If you have ever been a leader you have probably made this mistake. I know I have. I know other people that have and are doing it right now. The vacuum comes when you have a brilliant idea (or you think you do) and you tell your team to implement it without looking at the downstream affects.
I will use an example from my work life. Recently we have combined with another group that does the same work that my group does only for another portfolio in the company. To assist in the process management (my area) it was decided to add an email for the group. Two of us would manage it. My boss said “It’s just email. It should be easy.” Oh, so not.
When you add something to an existing process (again my area, Masters degree is Organization and Process Management) there are always downstream effects. My colleague (the other person monitoring the email with me) and I had to decide how we would manage the box, who would have access, how would we distribute the mail, how would we categorize the mail, and how would we educate our entire organization to the fact there even was an email box. So the decision to add this mailbox without talking to the people that actually do the work, makes for unhappy or at least frustrated workers. We figured it out but it took a couple meetings, management buy in, and now we are testing to see how our theory worked. And I get paid for this.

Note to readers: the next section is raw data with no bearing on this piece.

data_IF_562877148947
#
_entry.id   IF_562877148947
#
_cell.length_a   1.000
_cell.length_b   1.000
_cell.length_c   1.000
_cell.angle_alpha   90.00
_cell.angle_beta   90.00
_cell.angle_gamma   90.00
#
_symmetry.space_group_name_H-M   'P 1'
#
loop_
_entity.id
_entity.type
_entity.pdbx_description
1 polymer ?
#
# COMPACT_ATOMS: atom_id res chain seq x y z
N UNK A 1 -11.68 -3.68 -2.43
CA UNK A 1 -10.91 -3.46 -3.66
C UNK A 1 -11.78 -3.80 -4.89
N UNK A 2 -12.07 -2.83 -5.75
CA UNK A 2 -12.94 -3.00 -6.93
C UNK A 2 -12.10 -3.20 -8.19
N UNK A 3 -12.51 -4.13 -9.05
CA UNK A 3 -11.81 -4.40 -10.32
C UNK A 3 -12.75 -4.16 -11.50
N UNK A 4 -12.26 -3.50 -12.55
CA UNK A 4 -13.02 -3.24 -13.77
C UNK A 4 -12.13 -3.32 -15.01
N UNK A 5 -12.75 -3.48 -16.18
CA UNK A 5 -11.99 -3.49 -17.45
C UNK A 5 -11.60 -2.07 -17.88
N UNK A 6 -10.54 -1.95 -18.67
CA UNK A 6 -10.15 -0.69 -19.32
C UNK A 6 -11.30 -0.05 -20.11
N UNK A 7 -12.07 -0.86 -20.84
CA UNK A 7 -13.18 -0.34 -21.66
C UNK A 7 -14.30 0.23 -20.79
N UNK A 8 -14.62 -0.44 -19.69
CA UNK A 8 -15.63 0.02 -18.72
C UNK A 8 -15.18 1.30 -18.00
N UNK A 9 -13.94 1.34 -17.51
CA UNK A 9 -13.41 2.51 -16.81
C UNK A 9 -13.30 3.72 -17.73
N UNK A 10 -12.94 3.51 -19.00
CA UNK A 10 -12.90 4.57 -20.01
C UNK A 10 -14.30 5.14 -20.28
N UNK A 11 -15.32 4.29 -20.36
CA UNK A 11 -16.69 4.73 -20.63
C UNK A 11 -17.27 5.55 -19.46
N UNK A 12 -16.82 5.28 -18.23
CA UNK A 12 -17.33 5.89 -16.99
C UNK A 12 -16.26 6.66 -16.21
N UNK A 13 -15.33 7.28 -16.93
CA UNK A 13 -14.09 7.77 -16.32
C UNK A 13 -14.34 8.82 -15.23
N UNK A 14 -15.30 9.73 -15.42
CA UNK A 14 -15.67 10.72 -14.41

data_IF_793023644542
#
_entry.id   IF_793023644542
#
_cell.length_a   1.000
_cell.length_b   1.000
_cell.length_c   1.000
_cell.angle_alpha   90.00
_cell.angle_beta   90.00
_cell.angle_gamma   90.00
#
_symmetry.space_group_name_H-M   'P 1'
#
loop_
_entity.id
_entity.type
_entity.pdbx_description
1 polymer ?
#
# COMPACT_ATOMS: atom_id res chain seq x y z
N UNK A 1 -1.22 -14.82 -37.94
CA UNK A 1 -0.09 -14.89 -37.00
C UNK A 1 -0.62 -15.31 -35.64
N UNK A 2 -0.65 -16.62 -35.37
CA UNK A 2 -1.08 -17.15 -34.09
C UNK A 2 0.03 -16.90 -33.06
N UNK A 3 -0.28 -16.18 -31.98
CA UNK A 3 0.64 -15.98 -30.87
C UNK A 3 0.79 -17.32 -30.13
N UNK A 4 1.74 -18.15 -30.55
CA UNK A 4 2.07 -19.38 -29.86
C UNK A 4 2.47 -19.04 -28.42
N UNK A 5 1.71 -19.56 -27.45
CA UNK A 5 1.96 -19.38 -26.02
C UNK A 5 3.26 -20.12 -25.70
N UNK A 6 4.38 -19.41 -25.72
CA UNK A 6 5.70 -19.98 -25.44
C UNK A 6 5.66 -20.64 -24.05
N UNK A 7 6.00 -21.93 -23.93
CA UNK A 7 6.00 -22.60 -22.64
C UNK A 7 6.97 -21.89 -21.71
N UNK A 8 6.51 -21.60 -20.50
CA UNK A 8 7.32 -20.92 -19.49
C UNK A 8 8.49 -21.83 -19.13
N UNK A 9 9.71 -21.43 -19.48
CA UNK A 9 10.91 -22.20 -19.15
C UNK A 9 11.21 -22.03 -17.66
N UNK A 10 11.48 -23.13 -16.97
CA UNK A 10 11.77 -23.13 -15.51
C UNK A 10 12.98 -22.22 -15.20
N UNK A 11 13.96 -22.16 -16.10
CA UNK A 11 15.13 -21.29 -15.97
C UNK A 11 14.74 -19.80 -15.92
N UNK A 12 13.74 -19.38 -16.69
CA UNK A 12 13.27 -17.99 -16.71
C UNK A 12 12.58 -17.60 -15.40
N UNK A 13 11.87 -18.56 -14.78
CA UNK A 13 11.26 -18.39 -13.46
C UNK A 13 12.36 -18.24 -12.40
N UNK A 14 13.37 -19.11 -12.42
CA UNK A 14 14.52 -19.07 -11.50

Now imagine how I would have felt if I was an unpaid volunteer and you sprung something like this one me. Your brilliant idea just made at least 15 to 20 hours more work for me. I would be, say mostly annoyed with you. In fact if it was a big enough issue, I might just walk away from the job and the organization.
Leaders, don’t get me wrong. Sometimes we need to make a change and a decision. Instead of dictating changes, how about a conversation with the people who actually do the work. That’s right. Talk to the people that you lead and find out what is possible and what is not. Just because you think it can be done, does not mean it actually can be done. What is the return on investment? Is it worth the man hours that have to go in to making the change? Is it the hill you want to die on if it can’t happen?
The people that actually do the work are your best resources. Listen to them. Ask them questions. Set expectations before you start the work. Do the homework and get out of the vacuum, because you may just suck the life out of your volunteers.